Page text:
**Originally Listed At $800**
Pre-Columbian, Colombia, Quimbaya, ca. 5th to 10th century CE. A 14 karat gold poporo (lime container) cast in the form of a miniature vessel or flask with a slightly flattened ovoid body and a flared neck. The entire surface is extensively decorated - the body featuring four abstract zoomorphic (fish and/or bird) forms, the neck with a running wave - all finely delineated. A small suspension loop is attached to the circular lid. This is an exceptional example, replete with sophisticated technique, extensive decoration, and ceremonial intent. Quite a rare form! Size: 1.375" H (3.5 cm); weight: 4 grams
Various indigenous cultures of Pre-Columbian South America used poporos to store small amounts of lime made from calcined seashells that were used to enjoy the effects of coca leaves. A poporo traditionally consists of two pieces: the receptacle and the lid which includes a pin that is used to carry the lime to the mouth while chewing coca leaves. Since the chewing of coca has traditionally been considered sacred for the indigenous people, poporos have also been attributed with mystical powers and social status. The Quimbaya civilization is noted for spectacular gold work characterized by technical accuracy and detailed designs. Most of the retrieved items are part of funeral offerings, found in the inside of sarcophagi made of hollow trunks. The gold used to create poporos like this example represented a sacred metal ideal for an elite's passage to the afterlife.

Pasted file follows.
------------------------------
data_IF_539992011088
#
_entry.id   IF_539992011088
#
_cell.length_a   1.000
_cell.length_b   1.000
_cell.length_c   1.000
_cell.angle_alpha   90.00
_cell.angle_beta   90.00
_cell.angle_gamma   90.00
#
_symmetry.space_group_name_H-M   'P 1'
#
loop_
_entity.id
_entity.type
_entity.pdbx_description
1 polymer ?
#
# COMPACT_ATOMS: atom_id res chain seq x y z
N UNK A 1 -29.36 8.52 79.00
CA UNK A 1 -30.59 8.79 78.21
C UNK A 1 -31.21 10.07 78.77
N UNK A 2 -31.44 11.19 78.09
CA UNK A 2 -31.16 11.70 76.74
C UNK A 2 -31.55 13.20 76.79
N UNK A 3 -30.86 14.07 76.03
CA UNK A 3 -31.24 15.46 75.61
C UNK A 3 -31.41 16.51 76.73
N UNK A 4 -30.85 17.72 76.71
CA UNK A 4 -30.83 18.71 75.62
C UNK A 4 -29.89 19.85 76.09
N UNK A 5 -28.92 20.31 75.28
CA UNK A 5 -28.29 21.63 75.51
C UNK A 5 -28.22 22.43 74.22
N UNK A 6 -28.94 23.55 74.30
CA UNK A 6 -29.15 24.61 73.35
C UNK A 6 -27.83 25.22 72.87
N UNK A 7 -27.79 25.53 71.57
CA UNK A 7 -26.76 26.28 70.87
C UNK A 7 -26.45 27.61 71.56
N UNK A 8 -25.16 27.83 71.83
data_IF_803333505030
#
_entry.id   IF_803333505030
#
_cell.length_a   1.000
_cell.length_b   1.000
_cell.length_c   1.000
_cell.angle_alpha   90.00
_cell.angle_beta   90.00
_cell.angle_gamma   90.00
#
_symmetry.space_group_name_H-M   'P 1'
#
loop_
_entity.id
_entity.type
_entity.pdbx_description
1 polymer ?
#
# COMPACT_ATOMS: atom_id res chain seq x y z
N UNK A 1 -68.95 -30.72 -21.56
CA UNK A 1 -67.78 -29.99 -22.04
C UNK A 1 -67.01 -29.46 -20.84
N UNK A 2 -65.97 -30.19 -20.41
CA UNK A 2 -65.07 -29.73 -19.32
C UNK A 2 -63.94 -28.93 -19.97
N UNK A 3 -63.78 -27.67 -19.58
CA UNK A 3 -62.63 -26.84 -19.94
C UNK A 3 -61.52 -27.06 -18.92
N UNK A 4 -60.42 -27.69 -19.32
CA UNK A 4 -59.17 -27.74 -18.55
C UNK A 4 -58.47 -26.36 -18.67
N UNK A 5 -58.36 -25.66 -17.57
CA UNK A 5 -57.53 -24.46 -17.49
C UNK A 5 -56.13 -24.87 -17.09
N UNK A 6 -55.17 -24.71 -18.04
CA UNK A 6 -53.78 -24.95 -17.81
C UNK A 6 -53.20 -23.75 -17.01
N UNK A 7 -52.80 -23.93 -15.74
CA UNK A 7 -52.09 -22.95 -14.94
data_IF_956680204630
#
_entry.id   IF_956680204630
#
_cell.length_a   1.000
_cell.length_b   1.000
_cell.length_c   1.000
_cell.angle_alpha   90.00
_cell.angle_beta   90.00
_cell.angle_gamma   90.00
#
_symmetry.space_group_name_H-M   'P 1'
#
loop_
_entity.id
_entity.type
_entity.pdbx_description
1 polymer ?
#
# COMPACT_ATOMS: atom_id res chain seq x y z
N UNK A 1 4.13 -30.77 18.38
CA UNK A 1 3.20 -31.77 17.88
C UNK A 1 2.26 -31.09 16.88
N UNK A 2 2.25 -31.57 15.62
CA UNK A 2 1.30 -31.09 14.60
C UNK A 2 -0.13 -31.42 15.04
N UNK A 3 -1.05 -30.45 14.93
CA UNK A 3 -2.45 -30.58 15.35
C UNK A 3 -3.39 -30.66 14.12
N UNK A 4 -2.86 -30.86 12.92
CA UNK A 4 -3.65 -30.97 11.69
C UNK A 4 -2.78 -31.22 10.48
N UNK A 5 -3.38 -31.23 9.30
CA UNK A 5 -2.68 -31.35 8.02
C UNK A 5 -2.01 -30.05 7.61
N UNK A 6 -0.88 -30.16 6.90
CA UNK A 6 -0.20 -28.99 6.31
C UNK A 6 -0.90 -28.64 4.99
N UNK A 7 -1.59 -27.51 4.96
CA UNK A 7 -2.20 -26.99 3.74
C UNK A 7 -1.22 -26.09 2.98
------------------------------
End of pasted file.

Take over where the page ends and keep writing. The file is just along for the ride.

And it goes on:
Provenance: private Southern California, USA collection, acquired in the 1970s to mid-1980s
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